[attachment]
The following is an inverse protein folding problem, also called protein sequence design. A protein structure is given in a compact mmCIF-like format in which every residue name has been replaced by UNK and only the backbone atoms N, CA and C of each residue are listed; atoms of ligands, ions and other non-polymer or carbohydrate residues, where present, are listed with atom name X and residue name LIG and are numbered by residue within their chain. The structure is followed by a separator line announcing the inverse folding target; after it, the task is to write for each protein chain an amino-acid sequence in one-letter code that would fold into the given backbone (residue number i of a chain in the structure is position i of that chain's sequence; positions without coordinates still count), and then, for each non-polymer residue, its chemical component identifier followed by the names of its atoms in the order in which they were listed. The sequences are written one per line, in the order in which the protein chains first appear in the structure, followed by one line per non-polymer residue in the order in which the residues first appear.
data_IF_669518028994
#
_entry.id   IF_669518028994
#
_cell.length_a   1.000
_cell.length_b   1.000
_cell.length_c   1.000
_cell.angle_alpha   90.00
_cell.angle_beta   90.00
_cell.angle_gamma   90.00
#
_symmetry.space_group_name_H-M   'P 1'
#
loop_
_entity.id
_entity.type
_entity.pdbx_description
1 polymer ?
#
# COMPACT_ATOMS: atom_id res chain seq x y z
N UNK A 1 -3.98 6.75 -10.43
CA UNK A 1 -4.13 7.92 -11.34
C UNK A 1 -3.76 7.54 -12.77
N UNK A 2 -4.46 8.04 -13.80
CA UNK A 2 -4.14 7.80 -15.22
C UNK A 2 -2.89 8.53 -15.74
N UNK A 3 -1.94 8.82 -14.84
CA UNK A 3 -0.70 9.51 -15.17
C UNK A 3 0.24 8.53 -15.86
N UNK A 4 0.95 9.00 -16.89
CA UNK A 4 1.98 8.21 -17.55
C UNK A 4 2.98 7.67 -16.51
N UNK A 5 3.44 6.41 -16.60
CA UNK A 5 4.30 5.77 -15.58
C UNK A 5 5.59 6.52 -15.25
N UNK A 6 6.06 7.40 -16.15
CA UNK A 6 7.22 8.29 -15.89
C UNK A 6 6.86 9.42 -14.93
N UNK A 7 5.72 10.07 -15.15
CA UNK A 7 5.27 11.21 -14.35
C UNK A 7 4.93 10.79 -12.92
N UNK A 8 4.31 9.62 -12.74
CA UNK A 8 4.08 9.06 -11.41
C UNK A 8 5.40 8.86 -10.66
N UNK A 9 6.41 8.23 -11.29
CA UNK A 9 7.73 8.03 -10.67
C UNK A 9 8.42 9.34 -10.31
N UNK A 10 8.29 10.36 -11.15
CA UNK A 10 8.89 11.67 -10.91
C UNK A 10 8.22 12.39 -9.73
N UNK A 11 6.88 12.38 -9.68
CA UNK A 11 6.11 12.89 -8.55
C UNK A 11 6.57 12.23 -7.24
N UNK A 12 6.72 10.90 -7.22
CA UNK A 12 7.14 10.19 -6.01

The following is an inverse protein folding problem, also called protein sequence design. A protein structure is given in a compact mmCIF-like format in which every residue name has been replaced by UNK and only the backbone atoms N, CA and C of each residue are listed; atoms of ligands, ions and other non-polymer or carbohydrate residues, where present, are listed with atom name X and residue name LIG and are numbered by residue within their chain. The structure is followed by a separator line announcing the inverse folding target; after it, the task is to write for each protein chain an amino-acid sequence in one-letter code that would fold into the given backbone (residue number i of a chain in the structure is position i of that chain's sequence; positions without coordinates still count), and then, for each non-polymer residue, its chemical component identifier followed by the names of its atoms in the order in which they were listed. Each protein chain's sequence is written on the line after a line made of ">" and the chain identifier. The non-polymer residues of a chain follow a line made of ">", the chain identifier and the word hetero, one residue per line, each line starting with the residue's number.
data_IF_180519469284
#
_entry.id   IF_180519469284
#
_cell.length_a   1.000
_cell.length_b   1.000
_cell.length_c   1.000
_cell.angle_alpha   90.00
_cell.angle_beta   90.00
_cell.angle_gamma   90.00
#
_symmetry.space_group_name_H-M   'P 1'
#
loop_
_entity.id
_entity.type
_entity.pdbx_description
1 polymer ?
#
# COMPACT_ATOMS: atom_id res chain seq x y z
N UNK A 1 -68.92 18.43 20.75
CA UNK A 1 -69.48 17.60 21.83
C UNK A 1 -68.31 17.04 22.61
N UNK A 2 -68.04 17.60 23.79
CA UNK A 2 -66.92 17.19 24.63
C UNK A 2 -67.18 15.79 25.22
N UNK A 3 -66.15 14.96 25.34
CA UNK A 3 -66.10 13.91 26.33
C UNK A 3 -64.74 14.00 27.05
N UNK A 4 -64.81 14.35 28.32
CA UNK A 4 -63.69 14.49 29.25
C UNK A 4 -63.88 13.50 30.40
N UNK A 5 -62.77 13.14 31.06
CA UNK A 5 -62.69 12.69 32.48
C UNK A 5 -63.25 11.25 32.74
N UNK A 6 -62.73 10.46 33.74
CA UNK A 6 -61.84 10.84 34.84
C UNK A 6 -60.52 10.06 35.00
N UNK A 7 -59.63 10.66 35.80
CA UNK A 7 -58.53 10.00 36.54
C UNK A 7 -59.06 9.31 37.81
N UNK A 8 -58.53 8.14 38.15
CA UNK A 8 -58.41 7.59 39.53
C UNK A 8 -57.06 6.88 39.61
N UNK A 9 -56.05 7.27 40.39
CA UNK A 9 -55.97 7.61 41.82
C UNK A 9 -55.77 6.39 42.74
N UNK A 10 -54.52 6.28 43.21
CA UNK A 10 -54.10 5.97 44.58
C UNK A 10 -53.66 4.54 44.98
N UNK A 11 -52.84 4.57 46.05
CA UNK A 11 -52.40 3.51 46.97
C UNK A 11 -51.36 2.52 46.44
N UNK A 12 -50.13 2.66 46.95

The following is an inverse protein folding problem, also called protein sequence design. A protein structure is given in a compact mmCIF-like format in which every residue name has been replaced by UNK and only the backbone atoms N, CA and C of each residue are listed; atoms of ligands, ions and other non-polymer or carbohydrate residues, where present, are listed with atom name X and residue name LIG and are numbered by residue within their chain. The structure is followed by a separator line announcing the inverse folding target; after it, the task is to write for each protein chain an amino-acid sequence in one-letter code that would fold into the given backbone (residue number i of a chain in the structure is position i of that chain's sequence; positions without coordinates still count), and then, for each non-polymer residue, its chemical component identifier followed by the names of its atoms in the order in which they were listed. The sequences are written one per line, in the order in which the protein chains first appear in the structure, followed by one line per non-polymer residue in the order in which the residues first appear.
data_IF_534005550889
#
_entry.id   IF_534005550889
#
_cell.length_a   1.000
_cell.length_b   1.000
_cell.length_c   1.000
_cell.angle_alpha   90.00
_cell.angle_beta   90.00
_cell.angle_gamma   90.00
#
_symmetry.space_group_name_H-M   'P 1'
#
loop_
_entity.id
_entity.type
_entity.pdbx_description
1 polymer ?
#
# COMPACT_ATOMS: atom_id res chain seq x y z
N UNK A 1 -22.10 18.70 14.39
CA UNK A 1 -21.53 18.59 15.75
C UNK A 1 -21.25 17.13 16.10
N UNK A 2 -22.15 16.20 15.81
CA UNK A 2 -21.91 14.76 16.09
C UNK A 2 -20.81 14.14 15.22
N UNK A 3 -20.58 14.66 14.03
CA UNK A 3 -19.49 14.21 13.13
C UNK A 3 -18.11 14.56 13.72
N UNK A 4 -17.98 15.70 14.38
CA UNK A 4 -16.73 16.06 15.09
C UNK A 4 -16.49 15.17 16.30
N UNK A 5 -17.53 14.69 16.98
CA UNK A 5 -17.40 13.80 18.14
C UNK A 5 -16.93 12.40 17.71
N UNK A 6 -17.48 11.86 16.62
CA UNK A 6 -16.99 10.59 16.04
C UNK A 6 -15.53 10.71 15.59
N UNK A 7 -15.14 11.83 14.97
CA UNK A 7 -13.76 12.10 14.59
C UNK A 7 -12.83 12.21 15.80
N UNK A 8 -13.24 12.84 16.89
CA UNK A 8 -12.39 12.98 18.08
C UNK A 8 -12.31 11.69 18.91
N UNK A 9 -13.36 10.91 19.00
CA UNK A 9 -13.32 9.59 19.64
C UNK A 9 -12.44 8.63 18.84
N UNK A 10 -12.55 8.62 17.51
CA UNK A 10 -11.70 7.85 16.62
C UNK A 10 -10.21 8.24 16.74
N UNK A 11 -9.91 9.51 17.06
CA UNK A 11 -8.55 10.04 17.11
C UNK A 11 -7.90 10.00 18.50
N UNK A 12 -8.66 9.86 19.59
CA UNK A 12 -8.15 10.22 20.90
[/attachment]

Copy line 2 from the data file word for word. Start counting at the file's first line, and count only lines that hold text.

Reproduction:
data_IF_669518028994